The good news for North Carolinas Mount Moriah is that the hard part is behind them. A recent signing with fellow Tar Heels at Merge Records means that not only will their upcoming sophomore release get legitimate national publicity, but the bands 2011 self-titled debut also gets a re-release, pressed to vinyl for the first time and enhanced by a number of radio session recordings. For a band hardly known outside of their core audience (or anyone who saw them impress as opener for Craig Finn last winter), the benefits of this arrangement are tangible: Mount Moriah becomes a record saved from slipping through the cracks.
Mount Moriah is neither an immediate album nor a polished album, but the eight-song collection does serve as a fitting coming out party. Blanket-labeled as folk and rock, Mount Moriah never find themselves barking up the same tired tree that the trendy Americana bands are currently crowded around. No, Mount Moriah is more mature and subtle, less focused on a sound and more on honing their songwriting craft. Fittingly, the group is most comfortable when they are upbeat and muscular, as the primary members have roots in post-punk and metal. Social Wedding Rings, easily the collections highlight, sees front-woman Heather McEntire full of dogged conviction, hitting her consonants hard and creating a bluesy romp that would be at home with the best material of both Lucinda Williams and Sharon Van Etten.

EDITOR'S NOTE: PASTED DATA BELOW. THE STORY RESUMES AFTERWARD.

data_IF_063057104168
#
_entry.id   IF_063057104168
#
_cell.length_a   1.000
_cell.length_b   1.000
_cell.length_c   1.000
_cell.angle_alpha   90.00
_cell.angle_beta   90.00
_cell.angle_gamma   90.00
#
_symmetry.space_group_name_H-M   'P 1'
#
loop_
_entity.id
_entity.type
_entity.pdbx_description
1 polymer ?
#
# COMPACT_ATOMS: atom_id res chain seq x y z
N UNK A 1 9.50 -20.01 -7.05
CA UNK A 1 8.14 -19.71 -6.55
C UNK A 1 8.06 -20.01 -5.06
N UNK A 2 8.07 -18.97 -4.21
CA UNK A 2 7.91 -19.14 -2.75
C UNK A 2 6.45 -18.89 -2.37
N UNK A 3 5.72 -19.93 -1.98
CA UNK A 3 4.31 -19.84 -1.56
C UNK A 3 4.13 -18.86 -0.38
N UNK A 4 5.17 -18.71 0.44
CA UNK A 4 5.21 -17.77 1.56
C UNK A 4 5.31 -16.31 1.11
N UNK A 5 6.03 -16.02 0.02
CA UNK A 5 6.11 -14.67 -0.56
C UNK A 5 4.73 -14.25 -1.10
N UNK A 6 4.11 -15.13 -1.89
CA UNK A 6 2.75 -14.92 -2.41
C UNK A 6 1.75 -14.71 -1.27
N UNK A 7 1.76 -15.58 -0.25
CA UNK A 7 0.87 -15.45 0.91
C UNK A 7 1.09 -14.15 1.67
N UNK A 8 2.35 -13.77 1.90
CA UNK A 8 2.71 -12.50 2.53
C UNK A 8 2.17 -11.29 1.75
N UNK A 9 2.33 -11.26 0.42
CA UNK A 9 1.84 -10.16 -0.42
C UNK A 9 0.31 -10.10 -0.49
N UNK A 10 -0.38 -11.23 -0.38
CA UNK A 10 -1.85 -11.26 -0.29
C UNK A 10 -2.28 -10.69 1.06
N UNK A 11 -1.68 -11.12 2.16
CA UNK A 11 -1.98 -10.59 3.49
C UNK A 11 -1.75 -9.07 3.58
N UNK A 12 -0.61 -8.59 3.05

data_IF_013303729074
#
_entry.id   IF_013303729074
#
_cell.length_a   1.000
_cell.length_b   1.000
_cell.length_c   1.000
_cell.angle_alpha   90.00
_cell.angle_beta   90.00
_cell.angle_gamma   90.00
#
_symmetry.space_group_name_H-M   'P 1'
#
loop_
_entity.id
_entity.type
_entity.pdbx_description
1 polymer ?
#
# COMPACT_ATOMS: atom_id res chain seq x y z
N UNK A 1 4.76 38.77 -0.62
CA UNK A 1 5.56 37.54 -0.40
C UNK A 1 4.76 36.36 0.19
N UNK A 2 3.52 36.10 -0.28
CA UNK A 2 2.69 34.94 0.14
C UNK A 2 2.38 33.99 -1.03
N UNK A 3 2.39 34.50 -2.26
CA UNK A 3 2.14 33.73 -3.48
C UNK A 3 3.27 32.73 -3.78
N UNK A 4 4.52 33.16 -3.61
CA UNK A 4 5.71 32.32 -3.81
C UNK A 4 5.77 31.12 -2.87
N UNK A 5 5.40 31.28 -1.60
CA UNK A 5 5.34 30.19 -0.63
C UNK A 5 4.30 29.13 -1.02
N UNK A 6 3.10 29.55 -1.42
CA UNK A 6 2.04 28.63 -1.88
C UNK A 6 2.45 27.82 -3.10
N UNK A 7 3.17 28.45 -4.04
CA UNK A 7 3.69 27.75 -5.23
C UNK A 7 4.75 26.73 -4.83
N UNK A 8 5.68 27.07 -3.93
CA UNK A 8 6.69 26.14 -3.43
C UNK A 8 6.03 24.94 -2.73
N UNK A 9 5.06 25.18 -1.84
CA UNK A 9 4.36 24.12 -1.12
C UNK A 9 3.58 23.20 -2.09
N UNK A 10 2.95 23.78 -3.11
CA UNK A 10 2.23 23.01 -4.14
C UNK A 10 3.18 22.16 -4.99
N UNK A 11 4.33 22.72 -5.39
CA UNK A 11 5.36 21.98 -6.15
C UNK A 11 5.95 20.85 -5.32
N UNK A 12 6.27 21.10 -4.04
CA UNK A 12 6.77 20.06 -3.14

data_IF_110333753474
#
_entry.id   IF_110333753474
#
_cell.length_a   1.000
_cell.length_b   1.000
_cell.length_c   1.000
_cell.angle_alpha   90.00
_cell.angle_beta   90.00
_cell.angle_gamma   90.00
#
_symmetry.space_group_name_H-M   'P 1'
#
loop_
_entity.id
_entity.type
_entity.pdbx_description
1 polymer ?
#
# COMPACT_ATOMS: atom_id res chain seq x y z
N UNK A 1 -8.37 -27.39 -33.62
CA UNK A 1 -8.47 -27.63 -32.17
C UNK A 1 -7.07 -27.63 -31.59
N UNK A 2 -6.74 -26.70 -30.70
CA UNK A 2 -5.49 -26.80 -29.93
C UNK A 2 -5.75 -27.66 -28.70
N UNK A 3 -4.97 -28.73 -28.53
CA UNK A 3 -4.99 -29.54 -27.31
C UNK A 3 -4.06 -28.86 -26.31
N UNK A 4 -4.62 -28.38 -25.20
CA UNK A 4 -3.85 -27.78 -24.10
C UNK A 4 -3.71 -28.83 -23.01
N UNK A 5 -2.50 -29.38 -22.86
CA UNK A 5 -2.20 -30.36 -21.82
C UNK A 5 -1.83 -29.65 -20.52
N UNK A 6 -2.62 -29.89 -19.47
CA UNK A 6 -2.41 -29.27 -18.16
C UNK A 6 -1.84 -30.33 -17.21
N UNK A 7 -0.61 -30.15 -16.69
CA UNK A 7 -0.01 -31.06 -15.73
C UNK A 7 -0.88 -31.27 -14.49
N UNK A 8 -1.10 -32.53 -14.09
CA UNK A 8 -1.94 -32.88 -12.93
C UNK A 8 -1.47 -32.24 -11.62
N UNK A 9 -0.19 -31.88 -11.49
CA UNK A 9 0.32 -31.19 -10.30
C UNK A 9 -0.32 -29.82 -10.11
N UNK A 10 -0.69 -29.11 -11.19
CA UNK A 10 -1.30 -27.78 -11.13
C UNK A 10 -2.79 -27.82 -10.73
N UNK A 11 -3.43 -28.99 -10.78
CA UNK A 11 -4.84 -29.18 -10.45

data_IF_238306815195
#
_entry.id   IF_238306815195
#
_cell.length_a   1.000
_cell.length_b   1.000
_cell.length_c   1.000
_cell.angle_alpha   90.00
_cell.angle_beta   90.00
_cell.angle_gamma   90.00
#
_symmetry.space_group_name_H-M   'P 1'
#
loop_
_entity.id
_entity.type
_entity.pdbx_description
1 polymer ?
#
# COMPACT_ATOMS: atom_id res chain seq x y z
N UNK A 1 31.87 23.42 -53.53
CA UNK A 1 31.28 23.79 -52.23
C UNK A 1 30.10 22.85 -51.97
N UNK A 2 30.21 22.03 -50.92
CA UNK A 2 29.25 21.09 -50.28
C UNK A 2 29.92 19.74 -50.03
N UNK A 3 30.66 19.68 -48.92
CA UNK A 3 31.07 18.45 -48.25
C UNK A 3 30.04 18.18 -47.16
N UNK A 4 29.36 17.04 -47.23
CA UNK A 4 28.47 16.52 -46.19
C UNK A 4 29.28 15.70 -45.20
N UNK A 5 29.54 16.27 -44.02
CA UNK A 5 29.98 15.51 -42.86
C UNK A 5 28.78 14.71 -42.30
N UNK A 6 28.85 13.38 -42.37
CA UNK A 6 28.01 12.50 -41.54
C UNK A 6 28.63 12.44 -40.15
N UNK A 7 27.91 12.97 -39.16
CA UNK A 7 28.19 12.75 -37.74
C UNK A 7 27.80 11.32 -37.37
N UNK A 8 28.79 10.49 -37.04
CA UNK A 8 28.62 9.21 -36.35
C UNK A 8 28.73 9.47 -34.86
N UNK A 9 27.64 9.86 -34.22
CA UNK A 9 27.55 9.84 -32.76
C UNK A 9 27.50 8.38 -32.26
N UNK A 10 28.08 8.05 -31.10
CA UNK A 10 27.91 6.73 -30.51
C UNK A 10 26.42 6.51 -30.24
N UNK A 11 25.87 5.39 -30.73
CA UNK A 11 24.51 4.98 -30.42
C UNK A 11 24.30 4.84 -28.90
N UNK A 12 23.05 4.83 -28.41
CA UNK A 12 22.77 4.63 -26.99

Other standouts include the hand-clapping, gospel-infused mover Lament (whose opening line of if this will be anything, then let it be over, sums the song’s bitter flavor perfectly) and southern-fried foot-tapper Reckoning, which proves that the bands country aspirations are attainable when the right amount of restraint is shown.
Unfortunately, the album is inconsistent, with sluggish diversions Old Gowns and Hail, Lightning weighing down the short collection with their meandering pace and lengthy delivery. But, even at the moments when Mount Moriah seems more like a work in progress, it is easy to see the potential that Merge Records noticed. The band avoids trends, with the album capturing what outsiders might imagine a “Carolina sound” to embody, fit for drinking an iced tea and watching children play tag, racing along a twilight creek. Mount Moriah is ultimately a refreshing debut whose flaws can easily be excused as growing pains.
Essential Tracks: “Social Wedding Rings”, “Lament”